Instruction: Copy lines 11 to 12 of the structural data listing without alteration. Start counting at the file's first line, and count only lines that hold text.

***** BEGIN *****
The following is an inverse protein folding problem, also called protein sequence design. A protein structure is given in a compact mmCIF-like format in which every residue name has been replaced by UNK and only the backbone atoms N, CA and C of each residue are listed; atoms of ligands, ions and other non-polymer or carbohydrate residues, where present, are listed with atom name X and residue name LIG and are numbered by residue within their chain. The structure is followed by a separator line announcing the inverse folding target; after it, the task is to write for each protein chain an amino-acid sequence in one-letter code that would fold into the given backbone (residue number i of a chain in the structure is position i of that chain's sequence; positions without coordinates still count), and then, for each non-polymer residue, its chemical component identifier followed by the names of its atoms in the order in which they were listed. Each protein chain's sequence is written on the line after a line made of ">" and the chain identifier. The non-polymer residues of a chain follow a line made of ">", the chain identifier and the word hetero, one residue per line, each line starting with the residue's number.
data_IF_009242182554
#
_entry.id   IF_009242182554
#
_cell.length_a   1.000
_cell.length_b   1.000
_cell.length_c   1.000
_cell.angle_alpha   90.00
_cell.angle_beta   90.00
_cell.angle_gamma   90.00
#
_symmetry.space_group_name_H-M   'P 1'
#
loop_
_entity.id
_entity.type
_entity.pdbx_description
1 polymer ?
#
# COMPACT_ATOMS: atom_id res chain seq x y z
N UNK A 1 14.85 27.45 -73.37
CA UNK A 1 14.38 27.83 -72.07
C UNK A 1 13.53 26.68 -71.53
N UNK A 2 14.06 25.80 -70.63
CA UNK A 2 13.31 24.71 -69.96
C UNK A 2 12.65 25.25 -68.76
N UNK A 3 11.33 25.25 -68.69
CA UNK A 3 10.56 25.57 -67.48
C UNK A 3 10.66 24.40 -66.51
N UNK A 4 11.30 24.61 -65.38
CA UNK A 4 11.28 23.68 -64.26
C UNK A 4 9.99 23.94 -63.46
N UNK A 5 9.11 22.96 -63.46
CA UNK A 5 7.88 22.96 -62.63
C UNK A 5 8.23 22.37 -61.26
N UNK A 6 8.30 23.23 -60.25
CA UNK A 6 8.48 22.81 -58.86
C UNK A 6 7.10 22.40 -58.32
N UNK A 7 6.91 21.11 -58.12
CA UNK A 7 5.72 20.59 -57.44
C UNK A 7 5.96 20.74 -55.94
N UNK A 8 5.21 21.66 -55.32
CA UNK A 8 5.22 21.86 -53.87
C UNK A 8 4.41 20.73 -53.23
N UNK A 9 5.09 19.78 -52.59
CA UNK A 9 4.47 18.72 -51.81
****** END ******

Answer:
_cell.angle_gamma   90.00
#